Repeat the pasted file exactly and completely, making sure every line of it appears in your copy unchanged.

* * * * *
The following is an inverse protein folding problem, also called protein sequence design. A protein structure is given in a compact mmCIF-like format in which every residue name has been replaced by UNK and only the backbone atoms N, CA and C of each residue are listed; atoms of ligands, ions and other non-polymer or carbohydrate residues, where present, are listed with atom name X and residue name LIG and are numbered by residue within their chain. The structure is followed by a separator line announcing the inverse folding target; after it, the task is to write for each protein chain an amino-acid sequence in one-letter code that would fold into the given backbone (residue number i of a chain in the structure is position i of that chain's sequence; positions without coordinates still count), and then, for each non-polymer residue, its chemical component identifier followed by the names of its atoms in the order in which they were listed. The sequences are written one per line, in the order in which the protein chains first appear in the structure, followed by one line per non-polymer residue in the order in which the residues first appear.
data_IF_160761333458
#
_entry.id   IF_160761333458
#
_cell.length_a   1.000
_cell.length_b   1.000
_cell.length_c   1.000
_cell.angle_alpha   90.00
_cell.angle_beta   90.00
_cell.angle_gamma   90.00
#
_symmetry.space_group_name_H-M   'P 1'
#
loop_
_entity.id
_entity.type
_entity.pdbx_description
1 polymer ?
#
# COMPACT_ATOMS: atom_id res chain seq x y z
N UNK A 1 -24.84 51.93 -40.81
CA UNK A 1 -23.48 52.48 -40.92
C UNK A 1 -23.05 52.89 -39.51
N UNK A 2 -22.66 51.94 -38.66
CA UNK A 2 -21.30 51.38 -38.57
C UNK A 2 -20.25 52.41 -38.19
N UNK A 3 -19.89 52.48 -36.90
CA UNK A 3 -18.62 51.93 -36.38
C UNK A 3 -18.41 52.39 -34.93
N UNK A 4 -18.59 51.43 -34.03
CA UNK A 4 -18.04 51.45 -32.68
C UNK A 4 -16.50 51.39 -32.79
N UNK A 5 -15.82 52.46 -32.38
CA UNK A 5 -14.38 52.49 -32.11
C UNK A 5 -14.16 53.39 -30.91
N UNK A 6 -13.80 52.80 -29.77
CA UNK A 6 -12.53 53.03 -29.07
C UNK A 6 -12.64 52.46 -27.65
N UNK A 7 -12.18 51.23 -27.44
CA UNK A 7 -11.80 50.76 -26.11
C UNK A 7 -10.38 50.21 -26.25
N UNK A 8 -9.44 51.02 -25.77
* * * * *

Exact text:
The following is an inverse protein folding problem, also called protein sequence design. A protein structure is given in a compact mmCIF-like format in which every residue name has been replaced by UNK and only the backbone atoms N, CA and C of each residue are listed; atoms of ligands, ions and other non-polymer or carbohydrate residues, where present, are listed with atom name X and residue name LIG and are numbered by residue within their chain. The structure is followed by a separator line announcing the inverse folding target; after it, the task is to write for each protein chain an amino-acid sequence in one-letter code that would fold into the given backbone (residue number i of a chain in the structure is position i of that chain's sequence; positions without coordinates still count), and then, for each non-polymer residue, its chemical component identifier followed by the names of its atoms in the order in which they were listed. The sequences are written one per line, in the order in which the protein chains first appear in the structure, followed by one line per non-polymer residue in the order in which the residues first appear.
data_IF_160761333458
#
_entry.id   IF_160761333458
#
_cell.length_a   1.000
_cell.length_b   1.000
_cell.length_c   1.000
_cell.angle_alpha   90.00
_cell.angle_beta   90.00
_cell.angle_gamma   90.00
#
_symmetry.space_group_name_H-M   'P 1'
#
loop_
_entity.id
_entity.type
_entity.pdbx_description
1 polymer ?
#
# COMPACT_ATOMS: atom_id res chain seq x y z
N UNK A 1 -24.84 51.93 -40.81
CA UNK A 1 -23.48 52.48 -40.92
C UNK A 1 -23.05 52.89 -39.51
N UNK A 2 -22.66 51.94 -38.66
CA UNK A 2 -21.30 51.38 -38.57
C UNK A 2 -20.25 52.41 -38.19
N UNK A 3 -19.89 52.48 -36.90
CA UNK A 3 -18.62 51.93 -36.38
C UNK A 3 -18.41 52.39 -34.93
N UNK A 4 -18.59 51.43 -34.03
CA UNK A 4 -18.04 51.45 -32.68
C UNK A 4 -16.50 51.39 -32.79
N UNK A 5 -15.82 52.46 -32.38
CA UNK A 5 -14.38 52.49 -32.11
C UNK A 5 -14.16 53.39 -30.91
N UNK A 6 -13.80 52.80 -29.77
CA UNK A 6 -12.53 53.03 -29.07
C UNK A 6 -12.64 52.46 -27.65
N UNK A 7 -12.18 51.23 -27.44
CA UNK A 7 -11.80 50.76 -26.11
C UNK A 7 -10.38 50.21 -26.25
N UNK A 8 -9.44 51.02 -25.77